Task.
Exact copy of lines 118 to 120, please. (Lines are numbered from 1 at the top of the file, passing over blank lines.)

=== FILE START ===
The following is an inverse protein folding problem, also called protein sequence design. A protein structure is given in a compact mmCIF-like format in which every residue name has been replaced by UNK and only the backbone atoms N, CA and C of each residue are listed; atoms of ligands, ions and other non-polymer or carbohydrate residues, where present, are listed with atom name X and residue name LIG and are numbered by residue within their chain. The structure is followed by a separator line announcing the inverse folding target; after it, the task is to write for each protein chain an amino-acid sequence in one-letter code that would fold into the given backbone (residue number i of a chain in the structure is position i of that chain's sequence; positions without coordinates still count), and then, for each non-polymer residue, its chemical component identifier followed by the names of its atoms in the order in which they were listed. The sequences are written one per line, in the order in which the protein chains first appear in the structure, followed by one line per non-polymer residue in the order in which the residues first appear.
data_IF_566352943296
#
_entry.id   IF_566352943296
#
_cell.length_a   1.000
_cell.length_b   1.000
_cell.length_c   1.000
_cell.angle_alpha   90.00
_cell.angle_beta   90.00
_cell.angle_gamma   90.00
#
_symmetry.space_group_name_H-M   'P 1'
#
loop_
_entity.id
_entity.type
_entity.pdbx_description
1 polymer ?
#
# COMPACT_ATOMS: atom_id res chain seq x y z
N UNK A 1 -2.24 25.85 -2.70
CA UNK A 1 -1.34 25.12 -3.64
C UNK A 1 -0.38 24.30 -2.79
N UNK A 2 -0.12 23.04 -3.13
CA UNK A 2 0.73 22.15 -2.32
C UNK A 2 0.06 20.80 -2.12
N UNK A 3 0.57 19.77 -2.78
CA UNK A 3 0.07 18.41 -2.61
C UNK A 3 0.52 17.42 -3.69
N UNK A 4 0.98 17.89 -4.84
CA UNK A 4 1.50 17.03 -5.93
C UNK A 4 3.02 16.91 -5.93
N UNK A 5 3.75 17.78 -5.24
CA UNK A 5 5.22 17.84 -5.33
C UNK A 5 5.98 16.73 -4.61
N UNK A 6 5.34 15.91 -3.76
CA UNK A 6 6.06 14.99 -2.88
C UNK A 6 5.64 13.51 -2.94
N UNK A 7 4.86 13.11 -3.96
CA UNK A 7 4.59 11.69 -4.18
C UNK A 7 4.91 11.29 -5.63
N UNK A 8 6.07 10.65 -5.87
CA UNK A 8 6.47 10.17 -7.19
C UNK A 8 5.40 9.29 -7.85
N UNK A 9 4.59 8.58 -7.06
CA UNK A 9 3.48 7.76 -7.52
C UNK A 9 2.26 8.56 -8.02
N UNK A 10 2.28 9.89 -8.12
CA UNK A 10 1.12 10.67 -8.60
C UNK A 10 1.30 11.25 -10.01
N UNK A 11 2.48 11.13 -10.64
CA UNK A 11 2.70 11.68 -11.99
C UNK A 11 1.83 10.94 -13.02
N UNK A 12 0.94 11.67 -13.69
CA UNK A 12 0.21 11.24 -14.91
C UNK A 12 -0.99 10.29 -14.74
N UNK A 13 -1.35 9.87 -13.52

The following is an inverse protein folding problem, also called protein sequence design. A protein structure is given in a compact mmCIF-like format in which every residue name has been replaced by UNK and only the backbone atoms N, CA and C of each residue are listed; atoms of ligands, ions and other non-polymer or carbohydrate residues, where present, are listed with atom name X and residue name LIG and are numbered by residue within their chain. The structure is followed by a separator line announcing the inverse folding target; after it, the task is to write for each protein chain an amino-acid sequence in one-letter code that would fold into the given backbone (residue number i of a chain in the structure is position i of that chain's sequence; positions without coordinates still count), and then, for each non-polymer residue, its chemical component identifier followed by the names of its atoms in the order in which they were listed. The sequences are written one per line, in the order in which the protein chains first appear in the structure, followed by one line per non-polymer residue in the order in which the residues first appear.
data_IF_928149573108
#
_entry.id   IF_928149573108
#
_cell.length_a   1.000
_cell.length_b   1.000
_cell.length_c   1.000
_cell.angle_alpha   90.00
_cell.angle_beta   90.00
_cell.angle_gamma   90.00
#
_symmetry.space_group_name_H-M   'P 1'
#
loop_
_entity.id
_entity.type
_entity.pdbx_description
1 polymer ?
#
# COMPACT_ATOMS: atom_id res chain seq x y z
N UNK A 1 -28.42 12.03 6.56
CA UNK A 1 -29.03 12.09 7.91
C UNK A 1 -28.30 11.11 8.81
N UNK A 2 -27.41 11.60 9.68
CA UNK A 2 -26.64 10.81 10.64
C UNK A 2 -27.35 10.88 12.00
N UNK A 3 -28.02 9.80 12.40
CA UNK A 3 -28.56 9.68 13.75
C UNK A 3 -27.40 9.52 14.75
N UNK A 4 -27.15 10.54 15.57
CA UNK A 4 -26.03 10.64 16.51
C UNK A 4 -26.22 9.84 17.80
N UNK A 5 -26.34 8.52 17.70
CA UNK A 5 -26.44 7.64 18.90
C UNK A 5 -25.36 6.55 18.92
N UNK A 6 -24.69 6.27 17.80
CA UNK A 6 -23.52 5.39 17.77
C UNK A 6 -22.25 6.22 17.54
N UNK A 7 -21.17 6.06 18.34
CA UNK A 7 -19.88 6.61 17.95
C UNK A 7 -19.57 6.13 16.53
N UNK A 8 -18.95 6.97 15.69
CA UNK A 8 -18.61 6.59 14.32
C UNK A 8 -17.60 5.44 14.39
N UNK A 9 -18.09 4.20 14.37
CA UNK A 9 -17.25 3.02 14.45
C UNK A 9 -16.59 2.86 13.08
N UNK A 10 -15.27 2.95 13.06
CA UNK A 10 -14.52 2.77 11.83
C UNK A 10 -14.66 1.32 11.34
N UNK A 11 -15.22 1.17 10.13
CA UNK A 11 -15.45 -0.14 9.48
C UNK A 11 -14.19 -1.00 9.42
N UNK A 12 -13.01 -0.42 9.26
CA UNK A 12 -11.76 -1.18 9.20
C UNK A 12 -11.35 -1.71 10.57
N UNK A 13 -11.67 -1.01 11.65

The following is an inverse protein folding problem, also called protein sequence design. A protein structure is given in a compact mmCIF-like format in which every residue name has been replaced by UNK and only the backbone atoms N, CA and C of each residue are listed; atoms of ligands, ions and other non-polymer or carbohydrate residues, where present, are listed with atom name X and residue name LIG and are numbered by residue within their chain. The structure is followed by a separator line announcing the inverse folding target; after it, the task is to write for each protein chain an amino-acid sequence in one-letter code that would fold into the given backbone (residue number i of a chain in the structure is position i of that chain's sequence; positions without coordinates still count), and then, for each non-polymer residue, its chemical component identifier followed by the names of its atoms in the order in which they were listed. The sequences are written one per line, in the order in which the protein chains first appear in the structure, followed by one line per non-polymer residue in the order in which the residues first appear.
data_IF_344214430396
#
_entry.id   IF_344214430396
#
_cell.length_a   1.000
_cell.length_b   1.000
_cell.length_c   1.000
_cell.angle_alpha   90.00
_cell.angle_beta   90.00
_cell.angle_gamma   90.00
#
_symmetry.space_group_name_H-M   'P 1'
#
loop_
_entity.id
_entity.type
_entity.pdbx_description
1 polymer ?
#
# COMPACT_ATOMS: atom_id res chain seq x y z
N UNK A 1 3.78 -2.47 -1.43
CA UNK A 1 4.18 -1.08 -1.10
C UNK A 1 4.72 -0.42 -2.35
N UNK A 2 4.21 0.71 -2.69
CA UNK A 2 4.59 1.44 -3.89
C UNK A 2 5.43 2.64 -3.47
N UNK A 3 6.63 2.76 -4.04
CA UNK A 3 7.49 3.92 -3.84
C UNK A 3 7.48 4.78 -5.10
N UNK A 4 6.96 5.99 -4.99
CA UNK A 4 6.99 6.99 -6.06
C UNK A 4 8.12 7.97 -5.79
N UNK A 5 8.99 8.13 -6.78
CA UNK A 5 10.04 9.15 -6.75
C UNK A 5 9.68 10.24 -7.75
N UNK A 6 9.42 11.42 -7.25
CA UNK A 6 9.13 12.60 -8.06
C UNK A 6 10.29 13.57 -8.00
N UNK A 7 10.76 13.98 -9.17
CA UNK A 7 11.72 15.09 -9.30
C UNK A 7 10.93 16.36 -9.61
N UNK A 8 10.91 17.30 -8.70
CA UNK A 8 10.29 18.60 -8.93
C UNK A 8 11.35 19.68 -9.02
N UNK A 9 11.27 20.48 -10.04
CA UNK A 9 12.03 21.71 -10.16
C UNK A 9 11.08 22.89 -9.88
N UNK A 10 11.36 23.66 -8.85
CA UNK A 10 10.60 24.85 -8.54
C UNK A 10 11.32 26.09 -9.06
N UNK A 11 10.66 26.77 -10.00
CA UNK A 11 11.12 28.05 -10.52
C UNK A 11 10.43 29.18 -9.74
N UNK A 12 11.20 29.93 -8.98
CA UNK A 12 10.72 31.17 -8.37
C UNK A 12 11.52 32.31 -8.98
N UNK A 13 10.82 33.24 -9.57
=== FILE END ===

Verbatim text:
data_IF_344214430396
#
_entry.id   IF_344214430396